Treating space travel with Gravity

gravity movie poster
Gravity, directed by Alfonso Cuarón and written by him and Jonás Cuarón, is a visually stunning examination of working in space. I suspect this movie would be one of the rare beasts that rewards viewing in 3D.

But it’s not just gorgeous and exhiliarating to watch — at its centre is a human story, a tense, captivating physical and emotional journey dealing with both outer and inner space. And thankfully, character exposition is minimal and natural, and melodrama absent.

Sandra Bullock plays a doctor, Ryan, recently attached to NASA to conduct an experiment. She and veteran team leader Matt (George Clooney, reliable with humour and dependability) are marooned in space when bad things happen to their transport. Again and again. Their mission becomes one to get back to Earth.

The physics of space is beautifully, strikingly, rendered on the big screen — thrust and counter-thrust, in an environment with no resistance. Propelling through the confined sections of a space station littered with floating debris — not as much fun as you might expect. Think space walks are genteel? Think again — velocity matters.

Particularly impressive is the way sound travels only in intense POV scenes, transmitted through spacesuits, while broad scenes are conducted in the silence of space — only the occasionally intrusive score to be heard.

Bullock is ideal as the doc who has to dig deep — not action-movie deep, just humanly — reading instruction manuals, thinking laterally, using wit and dry humour and sheer tenacity in the struggle to survive. Her journey is intense, and well worth strapping in for.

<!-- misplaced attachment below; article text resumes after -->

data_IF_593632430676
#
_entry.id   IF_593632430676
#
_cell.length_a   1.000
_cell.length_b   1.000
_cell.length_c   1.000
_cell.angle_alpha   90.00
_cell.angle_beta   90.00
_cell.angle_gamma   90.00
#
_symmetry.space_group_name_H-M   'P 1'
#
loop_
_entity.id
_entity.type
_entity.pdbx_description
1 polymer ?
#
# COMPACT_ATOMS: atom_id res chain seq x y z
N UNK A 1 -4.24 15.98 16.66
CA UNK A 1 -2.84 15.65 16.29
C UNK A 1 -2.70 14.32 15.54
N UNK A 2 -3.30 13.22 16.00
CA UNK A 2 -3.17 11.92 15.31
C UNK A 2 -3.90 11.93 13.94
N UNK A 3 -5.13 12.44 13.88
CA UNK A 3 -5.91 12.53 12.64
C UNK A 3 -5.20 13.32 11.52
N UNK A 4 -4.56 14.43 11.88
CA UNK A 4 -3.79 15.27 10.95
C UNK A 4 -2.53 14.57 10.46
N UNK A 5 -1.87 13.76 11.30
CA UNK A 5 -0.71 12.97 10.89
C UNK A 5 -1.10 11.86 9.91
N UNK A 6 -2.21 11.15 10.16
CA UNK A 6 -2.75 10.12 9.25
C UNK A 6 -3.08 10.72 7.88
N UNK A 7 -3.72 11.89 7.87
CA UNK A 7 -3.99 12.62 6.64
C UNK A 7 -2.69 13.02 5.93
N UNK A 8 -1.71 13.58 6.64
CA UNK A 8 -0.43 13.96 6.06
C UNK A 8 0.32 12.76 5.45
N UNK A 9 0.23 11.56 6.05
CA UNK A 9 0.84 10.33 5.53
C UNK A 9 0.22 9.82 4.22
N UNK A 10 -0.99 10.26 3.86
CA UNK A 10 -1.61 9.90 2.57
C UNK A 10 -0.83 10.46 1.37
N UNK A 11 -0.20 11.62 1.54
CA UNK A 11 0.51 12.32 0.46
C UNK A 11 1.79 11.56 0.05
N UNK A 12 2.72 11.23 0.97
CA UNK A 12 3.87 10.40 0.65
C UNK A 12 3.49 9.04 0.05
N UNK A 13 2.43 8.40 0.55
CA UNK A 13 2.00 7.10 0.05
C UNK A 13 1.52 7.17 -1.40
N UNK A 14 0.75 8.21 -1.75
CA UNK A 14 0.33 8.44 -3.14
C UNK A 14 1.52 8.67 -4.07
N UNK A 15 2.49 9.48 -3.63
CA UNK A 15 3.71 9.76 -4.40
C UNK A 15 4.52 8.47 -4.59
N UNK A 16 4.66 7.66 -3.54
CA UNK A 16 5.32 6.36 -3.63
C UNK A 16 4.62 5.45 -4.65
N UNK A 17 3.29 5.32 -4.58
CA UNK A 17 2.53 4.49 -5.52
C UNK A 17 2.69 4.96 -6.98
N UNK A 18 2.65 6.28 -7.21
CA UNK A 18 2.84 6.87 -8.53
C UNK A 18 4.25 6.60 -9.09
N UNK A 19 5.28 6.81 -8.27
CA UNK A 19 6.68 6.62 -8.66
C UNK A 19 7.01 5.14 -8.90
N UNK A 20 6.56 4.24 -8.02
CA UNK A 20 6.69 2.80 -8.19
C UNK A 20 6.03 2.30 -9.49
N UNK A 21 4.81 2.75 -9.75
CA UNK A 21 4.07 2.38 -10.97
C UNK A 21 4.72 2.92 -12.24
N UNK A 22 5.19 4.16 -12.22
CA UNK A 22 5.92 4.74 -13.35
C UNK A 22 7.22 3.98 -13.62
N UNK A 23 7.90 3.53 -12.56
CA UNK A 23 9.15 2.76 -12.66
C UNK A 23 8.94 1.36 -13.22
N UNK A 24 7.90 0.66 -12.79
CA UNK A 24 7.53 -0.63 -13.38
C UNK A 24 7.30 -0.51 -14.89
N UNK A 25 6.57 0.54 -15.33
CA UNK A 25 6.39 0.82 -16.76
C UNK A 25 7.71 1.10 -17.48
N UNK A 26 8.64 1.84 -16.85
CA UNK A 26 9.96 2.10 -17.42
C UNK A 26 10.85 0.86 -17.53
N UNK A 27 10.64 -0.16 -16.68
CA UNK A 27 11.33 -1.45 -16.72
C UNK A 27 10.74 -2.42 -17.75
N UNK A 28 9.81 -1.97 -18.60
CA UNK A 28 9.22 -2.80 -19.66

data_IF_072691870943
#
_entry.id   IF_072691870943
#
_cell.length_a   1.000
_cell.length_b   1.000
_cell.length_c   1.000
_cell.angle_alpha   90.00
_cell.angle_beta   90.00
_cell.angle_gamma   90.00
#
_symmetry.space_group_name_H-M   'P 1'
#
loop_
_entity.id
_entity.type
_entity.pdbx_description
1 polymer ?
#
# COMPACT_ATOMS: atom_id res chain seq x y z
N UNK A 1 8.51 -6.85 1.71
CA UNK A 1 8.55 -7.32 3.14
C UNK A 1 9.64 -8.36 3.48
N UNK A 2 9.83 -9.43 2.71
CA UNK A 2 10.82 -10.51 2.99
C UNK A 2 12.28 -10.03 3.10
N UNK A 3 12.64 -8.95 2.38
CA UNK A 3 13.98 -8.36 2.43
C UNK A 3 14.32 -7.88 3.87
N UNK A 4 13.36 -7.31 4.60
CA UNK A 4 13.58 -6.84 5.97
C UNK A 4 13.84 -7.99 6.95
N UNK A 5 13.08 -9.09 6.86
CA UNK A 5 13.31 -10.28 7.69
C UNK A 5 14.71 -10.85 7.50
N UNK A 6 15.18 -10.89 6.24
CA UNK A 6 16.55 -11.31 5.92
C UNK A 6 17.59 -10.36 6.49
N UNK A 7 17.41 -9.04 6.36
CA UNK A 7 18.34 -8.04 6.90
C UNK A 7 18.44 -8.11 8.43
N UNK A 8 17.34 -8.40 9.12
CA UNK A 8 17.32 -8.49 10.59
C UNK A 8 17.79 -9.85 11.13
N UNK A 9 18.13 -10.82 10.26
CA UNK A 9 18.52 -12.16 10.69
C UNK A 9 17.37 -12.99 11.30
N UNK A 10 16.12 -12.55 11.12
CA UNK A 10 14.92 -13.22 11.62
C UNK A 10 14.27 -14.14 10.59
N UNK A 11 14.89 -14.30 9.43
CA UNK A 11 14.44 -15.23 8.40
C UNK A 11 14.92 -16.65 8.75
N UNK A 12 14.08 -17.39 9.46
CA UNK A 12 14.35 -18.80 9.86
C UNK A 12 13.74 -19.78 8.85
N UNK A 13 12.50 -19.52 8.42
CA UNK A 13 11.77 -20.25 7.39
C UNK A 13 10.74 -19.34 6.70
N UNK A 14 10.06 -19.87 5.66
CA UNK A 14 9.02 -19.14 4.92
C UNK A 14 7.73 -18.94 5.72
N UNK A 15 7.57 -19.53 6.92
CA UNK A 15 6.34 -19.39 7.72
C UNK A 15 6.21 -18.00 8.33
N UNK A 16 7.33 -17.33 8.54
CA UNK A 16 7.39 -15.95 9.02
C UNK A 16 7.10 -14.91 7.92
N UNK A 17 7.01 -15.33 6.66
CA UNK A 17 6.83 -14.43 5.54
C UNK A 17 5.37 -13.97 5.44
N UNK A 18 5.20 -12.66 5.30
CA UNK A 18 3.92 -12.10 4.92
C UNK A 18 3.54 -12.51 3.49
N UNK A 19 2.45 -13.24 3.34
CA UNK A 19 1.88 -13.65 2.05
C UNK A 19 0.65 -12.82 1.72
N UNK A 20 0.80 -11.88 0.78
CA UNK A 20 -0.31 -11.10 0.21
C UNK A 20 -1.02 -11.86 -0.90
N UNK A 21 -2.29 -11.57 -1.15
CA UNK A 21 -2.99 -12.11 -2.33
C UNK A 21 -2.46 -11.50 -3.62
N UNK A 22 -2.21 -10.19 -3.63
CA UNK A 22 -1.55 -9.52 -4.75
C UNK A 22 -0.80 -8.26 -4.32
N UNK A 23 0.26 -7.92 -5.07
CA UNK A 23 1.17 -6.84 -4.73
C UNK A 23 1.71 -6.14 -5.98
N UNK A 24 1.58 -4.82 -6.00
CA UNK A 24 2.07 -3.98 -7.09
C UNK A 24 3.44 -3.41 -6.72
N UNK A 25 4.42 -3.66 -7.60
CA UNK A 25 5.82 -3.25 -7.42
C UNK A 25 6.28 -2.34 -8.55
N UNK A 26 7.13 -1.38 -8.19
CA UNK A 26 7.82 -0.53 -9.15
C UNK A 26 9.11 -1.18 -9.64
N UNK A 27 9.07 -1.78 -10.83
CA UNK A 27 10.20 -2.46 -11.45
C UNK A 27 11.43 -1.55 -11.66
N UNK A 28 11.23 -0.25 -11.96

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Christmas viewing: Ides of March, Black Mirror, American Horror Story

I’m starting to quite like George Clooney. I like his attitude. He isn’t afraid to play the non-hero, either. He does subtle and quiet well. We saw one of his latest movies, Ides of March yesterday: it stands out from the pack of twee Christmas fare; our choices were quite limited. The movie tracks the campaign of one of those things they do in America, where candidates to run for president must face off against each other to represent their party … Clooney is the green of the piece, espousing policy that will never be accepted in the American dream however much we might wish, things such as alternative energy and a fair health system for all. And he’s doing well, if only he can win this one state over, it’s all the way to the White House. The focus is on the campaign managers, how they fight for the public’s vote. It’s image and it’s spin and it’s dirty tricks. Ryan Gosling is trying to fight clean. Unspectacular and unsurprising though the movie may be, watching Gosling’s tyro fall is a bittersweet delight. Well played, all.